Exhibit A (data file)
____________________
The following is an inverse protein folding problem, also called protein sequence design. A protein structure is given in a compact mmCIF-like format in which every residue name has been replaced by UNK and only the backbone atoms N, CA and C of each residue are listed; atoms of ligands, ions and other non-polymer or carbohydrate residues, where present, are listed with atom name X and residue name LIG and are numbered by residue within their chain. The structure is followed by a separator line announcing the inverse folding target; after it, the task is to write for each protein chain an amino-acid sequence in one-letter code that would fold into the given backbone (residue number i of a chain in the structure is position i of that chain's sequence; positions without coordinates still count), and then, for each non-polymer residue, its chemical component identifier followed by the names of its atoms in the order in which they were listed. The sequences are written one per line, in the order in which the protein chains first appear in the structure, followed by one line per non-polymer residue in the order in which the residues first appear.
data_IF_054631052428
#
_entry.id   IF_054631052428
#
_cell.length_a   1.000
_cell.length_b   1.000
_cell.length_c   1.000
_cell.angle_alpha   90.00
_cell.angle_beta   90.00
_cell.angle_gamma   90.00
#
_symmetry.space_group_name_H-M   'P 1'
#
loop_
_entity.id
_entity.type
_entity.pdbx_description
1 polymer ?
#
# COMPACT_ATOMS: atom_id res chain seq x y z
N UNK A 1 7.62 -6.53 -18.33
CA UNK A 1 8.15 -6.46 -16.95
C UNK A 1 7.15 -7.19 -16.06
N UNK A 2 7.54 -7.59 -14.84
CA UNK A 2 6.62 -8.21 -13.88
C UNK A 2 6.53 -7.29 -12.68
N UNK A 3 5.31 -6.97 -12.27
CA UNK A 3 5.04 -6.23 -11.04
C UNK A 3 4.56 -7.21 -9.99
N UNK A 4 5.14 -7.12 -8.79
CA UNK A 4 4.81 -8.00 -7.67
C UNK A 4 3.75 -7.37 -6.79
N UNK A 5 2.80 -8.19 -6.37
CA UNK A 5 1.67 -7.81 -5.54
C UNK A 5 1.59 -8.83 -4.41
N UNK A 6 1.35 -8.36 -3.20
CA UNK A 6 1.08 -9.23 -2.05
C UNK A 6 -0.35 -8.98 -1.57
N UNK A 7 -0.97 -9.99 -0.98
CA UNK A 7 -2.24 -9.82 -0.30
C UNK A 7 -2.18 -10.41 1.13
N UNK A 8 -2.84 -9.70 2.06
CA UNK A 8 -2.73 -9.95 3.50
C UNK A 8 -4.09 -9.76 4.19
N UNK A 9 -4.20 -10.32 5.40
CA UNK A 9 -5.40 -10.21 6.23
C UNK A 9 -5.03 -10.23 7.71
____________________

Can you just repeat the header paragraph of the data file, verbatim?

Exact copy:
The following is an inverse protein folding problem, also called protein sequence design. A protein structure is given in a compact mmCIF-like format in which every residue name has been replaced by UNK and only the backbone atoms N, CA and C of each residue are listed; atoms of ligands, ions and other non-polymer or carbohydrate residues, where present, are listed with atom name X and residue name LIG and are numbered by residue within their chain. The structure is followed by a separator line announcing the inverse folding target; after it, the task is to write for each protein chain an amino-acid sequence in one-letter code that would fold into the given backbone (residue number i of a chain in the structure is position i of that chain's sequence; positions without coordinates still count), and then, for each non-polymer residue, its chemical component identifier followed by the names of its atoms in the order in which they were listed. The sequences are written one per line, in the order in which the protein chains first appear in the structure, followed by one line per non-polymer residue in the order in which the residues first appear.